Water of Leith, Edinburgh, bench beside Saint Bernard’s well with a statue of Hygieia, goddess of health
The largely impenetrable layers of history and how we humans are so prone to repeat past mistakes.
That is what occurs to me today as I walk these ancient paths and sit beside an ancient, pagan well of healing—mineral waters—overlaid, of course, by Christian (Saint Bernard) and ancient Greek (Hygieia) symbols. After a morning of reading ancient British Poor Laws—weeks of researching them and tracing their repercussions today, not only in the U.K. but also in the U.S. and in Seattle/Washington State. The worthy and unworthy poor. The deserving and underserving poor. The impotent poor. Paupers. Vagrants. Ruffians. Charity and its attendant ills. Solidarity and its limitations.
Beige mud puddles surround me here as I sit on this bench, barely staying dry underneath my umbrella. What sort of stone is all this beige-ness? (note: ancient sandstone, over 300 million years old.) The entire city of Edinburgh is composed of beige stone. And what minerals are in this water? (note: Sulphur, magnesium, and iron it seems.)
A soft purple Scottish thistle—late blooming ones in the midst of a large patch of blackened, dried up plants with thistle heads. There seems to be a prickly and a not so prickly version of thistles here. Why is the thistle the national flower of Scotland? (note: no one seems to know although there is a story about it that involves Norwegian invaders by sea who stepped on the thistles and alerted the Scots to their presence.)
Why aren’t nurses taught more about the history of social welfare and of the legacies of ancient pauper laws? Are they taught that at all here in Scotland or elsewhere in the U.K.? How much of it are even social workers taught either here in the U.K. or back home in the U.S.? It seems so important and puts many things in perspective, especially in terms of addressing the current thorny question, “What to do about the homeless?” And my own ongoing work in the vicinity of that question. I almost feel cheated in not having known about it much earlier in my life and my career as a nurse.
The deep layers of the histories of places and peoples are important to acknowledge, to know, at least at some more than superficial level. Is this something that can only be appreciated as one ages and takes on a proper sense of time?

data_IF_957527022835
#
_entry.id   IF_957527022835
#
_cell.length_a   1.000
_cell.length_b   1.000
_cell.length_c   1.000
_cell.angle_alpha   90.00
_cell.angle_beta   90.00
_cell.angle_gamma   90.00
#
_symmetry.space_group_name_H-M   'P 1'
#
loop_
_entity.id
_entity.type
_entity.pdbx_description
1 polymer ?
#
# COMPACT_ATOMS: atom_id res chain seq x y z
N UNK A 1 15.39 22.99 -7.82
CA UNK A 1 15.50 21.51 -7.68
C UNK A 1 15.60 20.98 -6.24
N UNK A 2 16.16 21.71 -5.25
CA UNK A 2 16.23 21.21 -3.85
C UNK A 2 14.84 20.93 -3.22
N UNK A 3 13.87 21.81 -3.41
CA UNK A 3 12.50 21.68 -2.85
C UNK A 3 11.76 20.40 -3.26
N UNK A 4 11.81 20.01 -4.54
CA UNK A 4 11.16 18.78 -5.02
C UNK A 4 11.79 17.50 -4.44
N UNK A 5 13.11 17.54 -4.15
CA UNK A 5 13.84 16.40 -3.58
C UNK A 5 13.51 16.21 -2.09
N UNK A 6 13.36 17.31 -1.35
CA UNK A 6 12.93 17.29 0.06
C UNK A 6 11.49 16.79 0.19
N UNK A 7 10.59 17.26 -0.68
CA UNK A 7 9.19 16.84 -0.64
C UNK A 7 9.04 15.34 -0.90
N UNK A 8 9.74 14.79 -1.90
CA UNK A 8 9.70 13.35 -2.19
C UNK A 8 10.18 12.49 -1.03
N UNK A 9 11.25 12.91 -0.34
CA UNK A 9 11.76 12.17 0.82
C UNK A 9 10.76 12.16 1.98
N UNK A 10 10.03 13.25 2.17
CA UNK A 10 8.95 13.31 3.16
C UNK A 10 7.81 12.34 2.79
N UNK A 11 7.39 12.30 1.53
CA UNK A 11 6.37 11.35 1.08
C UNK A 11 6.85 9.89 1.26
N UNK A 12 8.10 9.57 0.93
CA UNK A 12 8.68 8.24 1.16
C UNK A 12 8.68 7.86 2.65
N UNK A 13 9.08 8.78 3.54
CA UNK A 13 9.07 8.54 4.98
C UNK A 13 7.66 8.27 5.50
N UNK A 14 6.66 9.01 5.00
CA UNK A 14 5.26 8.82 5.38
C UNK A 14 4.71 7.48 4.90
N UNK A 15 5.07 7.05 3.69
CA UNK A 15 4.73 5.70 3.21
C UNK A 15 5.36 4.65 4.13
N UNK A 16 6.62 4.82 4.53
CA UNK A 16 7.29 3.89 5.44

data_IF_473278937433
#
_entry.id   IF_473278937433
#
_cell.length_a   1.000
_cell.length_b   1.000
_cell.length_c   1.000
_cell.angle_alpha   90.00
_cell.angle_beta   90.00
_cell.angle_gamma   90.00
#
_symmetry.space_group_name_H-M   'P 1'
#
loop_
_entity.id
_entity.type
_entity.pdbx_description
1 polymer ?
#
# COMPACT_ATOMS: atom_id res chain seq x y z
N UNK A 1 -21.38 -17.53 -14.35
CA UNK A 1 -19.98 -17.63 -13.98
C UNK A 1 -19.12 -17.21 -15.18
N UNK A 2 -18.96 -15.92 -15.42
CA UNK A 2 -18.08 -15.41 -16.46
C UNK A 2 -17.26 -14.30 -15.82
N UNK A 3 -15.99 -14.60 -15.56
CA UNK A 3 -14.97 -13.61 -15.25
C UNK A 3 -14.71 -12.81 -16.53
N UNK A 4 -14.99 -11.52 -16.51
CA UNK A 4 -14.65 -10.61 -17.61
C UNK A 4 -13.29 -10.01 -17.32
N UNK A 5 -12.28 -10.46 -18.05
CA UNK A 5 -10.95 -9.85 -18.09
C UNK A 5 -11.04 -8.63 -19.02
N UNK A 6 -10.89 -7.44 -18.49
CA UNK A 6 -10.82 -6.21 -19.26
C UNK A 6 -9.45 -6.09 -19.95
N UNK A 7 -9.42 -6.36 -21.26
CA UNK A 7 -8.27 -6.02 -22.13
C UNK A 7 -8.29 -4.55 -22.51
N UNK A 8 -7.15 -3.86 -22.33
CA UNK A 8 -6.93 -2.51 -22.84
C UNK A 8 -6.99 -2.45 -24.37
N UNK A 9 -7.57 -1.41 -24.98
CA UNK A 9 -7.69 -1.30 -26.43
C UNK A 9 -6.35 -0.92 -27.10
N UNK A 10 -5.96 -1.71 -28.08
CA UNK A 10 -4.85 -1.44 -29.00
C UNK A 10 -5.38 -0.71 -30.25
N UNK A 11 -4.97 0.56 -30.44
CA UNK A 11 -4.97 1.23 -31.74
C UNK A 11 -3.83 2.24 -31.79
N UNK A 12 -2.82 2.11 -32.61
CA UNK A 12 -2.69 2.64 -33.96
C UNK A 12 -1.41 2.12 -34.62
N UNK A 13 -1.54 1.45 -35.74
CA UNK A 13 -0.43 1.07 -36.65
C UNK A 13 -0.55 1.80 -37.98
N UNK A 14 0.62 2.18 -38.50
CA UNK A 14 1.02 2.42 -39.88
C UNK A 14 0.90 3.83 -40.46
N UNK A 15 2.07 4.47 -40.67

A beechnut exploded, scattered on the ground along the river walk path wending its way beneath an old tree. They look like flowers but are hard. I try to press one between these pages and it breaks through the paper. Only the seeds remain.
Note: This is an excerpt from my essay “The Body Remembers” in my book Soul Stories: Voices from the Margins (San Francisco: University of California Medical Humanities Press, 2018).
Early in my career as a nurse, I worked for a year in a “safe house” emergency shelter for women who were escaping intimate partner violence. Before my work there, I did not understand the concept of trauma mastery and how this plays out in the lives of women caught up in the cycle of abuse. I sided with the common misperception that the reason so many women return to their abusive partners is because the women are psychologically damaged and weak.
I learned that there is the not-insignificant role of addiction to the thrill of trauma and danger—to the effects of the very activating yet numbing fight-or-flight neurochemicals—which can bring at least temporary relief to the bouts of fatiguing depression that often accompany trauma. And there are also unconscious attempts to return to the previous trauma to “get it right this time”—to do what we wish we could have done the first time, to master our trauma.
Seattle social worker Laura van Dernoot Lipsky points out that these unconscious attempts to master our traumas often backfire and simply reinforce our old traumas. She says that many of us in health care and other helping professions are often using our work as a form of trauma mastery, and that by doing so, we may set expectations for ourselves and others that are “untenable and destructive.” (1) She advocates ongoing efforts aimed at self-discovery and self-empathy, and points to the many positive examples of “people who have been effective in repairing the world while still in the process of repairing their own hearts.” (2) Eve Ensler, with the combination of personal work and “world repair” work that she describes in her powerful book In the Body of the World, is one of my favorite examples of this sort of balanced approach. (3)
1 and 2, Laura van Dernoot Lipsky with Connie Burk, Trauma Stewardship: An Everyday Guide to Caring for Self While Caring for Others (San Francisco: Berrett-Koehler Publishers, 2009), page 159.
3, Eve Ensler, In the Body of the World (New York: Metropolitan Books, 2013).